Public Release:  HIV vaccine regimen demonstrates modest preventive effect in Thailand clinical study

NIH/National Institute of Allergy and Infectious Diseases

In an encouraging development, an investigational vaccine regimen has been shown to be well-tolerated and to have a modest effect in preventing HIV infection in a clinical trial involving more than 16,000 adult participants in Thailand. Following a final analysis of the trial data, the Surgeon General of the U.S. Army, the trial sponsor, announced today that the prime-boost investigational vaccine regimen was safe and 31 percent effective in preventing HIV infection.

"These new findings represent an important step forward in HIV vaccine research," says Anthony S. Fauci, M.D., director of the National Institute of Allergy and Infectious Diseases (NIAID), part of the NIH, which provided major funding and other support for the study. "For the first time, an investigational HIV vaccine has demonstrated some ability to prevent HIV infection among vaccinated individuals. Additional research is needed to better understand how this vaccine regimen reduced the risk of HIV infection, but certainly this is an encouraging advance for the HIV vaccine field.

"We thank the trial staff in Thailand and the United States for their years of effort in successfully conducting this study and the study participants and the people of Thailand for their long-standing support of HIV vaccine research," Dr. Fauci adds.

The Thai Phase III HIV vaccine study, also known as RV144, opened in October 2003. The placebo-controlled trial tested the safety and effectiveness of a prime-boost regimen of two vaccines: ALVAC-HIV vaccine (the primer dose), a modified canarypox vaccine developed by Sanofi Pasteur, based in Lyon, France, and AIDSVAX B/E vaccine (the booster dose), a glycoprotein 120 vaccine developed by Vaxgen Inc., and now licensed to Global Solutions for Infectious Diseases (GSID), based in South San Francisco, Calif. The vaccines are based on the subtype B and E HIV strains that commonly circulate in Thailand. The subtype B HIV strain is the one most commonly found in the United States.

Led by principal investigator Supachai Rerks-Ngarm, M.D., of the Thai Ministry of Public Health's Department of Disease Control, the study was sponsored by the U.S. Army in collaboration with NIAID, Sanofi Pasteur and GSID. The trial, conducted in the Rayong and Chon Buri provinces of Thailand, enrolled 16,402 men and women ages 18 to 30 years old at various levels of risk for HIV infection. Study participants received the ALVAC HIV vaccine or placebo at enrollment and again after 1 month, 3 months, and 6 months. The AIDSVAX B/E vaccine or placebo was given to participants at 3 and 6 months. Participants were tested for HIV infection every 6 months for 3 years. During each clinic visit, they were counseled on how to avoid becoming infected with HIV.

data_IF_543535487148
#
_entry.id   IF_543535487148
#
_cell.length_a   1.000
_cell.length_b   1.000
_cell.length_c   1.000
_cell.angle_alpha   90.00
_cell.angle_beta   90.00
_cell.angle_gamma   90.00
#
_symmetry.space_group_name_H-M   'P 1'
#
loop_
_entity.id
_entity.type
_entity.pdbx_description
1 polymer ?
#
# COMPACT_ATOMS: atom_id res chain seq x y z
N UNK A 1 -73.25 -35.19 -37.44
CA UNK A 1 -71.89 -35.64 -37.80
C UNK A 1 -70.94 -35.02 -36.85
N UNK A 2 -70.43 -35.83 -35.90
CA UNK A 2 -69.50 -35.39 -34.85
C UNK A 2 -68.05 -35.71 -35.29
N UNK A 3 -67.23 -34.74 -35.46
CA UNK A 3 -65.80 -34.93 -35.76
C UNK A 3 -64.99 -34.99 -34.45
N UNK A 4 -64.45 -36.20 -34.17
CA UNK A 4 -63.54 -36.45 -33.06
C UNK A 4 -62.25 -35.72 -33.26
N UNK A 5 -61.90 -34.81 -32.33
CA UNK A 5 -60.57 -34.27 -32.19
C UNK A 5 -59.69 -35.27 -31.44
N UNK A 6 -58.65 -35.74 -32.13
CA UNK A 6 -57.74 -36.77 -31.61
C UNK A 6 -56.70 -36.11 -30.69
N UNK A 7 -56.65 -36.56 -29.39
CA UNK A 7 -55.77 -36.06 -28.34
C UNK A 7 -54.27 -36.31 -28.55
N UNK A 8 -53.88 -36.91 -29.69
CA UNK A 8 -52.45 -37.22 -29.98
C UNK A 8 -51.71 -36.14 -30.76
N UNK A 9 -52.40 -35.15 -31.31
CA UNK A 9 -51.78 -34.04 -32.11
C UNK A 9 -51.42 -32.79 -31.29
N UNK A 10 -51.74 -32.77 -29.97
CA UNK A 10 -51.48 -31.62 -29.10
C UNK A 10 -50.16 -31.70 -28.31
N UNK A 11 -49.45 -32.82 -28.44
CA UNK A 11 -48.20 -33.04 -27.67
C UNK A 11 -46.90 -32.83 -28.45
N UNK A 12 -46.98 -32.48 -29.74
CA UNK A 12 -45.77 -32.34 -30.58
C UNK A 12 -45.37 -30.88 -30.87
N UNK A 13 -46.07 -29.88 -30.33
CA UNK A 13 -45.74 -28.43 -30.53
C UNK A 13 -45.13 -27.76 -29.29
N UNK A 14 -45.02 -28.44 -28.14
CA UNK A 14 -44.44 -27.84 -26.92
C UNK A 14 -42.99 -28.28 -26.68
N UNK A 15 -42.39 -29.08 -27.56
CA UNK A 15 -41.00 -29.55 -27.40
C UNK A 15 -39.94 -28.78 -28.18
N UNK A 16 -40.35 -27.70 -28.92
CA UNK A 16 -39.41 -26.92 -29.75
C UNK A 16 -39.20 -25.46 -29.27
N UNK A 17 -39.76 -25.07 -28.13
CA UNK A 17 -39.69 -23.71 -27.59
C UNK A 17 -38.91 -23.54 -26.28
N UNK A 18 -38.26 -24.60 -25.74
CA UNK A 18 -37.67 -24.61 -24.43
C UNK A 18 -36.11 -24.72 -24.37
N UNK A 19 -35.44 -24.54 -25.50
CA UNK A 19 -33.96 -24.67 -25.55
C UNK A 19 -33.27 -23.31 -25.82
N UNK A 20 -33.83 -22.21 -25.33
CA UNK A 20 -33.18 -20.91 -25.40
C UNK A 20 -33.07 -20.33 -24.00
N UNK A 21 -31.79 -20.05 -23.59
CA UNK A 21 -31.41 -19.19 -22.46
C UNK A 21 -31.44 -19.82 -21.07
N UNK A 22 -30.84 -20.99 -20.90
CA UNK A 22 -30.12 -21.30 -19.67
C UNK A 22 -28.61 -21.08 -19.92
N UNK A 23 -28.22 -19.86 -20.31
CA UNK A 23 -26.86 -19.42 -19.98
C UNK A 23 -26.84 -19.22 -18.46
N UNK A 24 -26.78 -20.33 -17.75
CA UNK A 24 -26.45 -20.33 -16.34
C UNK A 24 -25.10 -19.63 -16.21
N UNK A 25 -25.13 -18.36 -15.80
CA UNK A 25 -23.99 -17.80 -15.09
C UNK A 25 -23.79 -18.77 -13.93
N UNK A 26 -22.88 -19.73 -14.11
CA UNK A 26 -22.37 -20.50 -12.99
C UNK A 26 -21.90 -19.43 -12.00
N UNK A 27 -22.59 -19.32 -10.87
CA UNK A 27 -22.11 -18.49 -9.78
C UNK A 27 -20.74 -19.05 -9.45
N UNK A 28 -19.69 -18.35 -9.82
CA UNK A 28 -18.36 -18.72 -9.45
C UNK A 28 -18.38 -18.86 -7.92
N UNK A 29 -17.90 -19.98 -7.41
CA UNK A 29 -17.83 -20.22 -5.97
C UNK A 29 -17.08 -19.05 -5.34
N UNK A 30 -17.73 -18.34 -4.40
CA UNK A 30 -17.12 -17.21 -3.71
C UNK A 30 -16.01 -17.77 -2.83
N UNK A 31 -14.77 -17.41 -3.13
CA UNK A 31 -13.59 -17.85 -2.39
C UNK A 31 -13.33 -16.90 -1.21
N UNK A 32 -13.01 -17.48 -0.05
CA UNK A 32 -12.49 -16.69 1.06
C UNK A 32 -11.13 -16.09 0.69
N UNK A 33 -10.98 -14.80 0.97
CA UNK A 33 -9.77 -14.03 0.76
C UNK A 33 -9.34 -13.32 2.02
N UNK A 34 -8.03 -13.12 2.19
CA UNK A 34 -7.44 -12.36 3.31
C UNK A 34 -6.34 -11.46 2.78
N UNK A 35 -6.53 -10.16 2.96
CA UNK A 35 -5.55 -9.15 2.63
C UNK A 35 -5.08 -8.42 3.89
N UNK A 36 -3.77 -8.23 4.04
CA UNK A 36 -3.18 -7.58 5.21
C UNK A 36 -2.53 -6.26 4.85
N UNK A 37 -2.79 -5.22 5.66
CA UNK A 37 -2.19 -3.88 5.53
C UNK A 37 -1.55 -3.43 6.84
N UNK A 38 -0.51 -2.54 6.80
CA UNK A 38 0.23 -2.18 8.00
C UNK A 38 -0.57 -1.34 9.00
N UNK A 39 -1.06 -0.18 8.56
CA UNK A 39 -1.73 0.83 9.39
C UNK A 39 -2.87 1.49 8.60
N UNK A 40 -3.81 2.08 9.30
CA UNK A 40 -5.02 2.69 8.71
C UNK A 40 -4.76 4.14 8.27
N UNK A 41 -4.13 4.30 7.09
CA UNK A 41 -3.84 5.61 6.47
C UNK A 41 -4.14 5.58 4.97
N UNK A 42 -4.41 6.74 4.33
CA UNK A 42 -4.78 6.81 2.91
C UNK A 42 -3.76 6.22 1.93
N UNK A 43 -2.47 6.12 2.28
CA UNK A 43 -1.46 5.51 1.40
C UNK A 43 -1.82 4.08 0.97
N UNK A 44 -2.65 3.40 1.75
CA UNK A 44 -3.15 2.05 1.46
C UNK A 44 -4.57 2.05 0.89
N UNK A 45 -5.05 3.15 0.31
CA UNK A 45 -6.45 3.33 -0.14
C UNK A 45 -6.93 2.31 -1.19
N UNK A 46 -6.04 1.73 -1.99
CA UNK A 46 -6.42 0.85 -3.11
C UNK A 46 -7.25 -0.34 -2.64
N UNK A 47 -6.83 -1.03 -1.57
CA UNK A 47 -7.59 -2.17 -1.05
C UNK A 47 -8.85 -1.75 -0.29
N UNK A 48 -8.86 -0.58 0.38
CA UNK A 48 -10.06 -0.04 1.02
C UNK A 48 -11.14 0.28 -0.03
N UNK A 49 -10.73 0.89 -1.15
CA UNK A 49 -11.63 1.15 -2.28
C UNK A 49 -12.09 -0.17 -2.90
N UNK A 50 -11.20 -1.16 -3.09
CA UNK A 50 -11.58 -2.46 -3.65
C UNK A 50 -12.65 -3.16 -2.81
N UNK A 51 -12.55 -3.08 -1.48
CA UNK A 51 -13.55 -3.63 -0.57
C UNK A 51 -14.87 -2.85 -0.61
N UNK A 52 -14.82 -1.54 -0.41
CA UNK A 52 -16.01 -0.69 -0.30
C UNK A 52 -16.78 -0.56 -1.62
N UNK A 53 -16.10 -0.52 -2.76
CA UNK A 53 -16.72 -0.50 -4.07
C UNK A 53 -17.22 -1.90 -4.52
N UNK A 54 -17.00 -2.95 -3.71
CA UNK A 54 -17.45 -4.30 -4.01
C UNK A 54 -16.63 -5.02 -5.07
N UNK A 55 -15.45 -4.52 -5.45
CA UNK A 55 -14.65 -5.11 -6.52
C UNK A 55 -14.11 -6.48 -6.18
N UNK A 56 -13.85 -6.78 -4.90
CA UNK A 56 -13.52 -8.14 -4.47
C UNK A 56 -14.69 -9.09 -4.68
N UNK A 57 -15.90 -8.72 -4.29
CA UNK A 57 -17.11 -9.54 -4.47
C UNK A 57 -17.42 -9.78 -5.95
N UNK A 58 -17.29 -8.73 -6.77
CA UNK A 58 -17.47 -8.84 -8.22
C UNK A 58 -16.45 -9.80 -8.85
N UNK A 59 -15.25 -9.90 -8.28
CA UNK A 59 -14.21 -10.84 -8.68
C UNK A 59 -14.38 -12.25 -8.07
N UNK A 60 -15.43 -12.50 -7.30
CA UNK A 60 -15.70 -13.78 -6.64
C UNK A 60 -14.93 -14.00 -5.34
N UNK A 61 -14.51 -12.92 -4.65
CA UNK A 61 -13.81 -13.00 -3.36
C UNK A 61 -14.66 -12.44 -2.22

In the final analysis, 74 of 8,198 placebo recipients became infected with HIV compared with 51 of 8,197 participants who received the vaccine regimen. This level of effectiveness in preventing HIV infection was found to be statistically significant. The vaccine regimen had no effect, however, on the amount of virus in the blood of volunteers who acquired HIV infection during the study.

"The Thai study demonstrates why the HIV vaccine field must take a balanced approach to conducting both the basic research needed to discover and design new HIV vaccines and, when appropriate, testing candidate vaccines in people," says Margaret I. Johnston, Ph.D., director of NIAID's Vaccine Research Program within the Division of AIDS. "Both avenues provide critical information that will continue to help us better understand what is needed to develop a fully protective HIV vaccine."

NIAID and the collaborating partners are working with other scientific experts to determine next steps, including additional research of the RV144 vaccine regimen and the need to consider the impact of these new findings on other HIV vaccine candidates.

Individuals who acquired HIV infection while participating in the Thai trial have been provided access to HIV care and treatment, including highly active antiretroviral therapy based on the guidelines of the Thai Ministry of Public Health.

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For more information about the Thai Phase III HIV vaccine trial, please see: www.hivresearch.org.

NIAID conducts and supports research--at NIH, throughout the United States, and worldwide--to study the causes of infectious and immune-mediated diseases, and to develop better means of preventing, diagnosing and treating these illnesses. News releases, fact sheets and other NIAID-related materials are available on the NIAID Web site at http://www.niaid.nih.gov.

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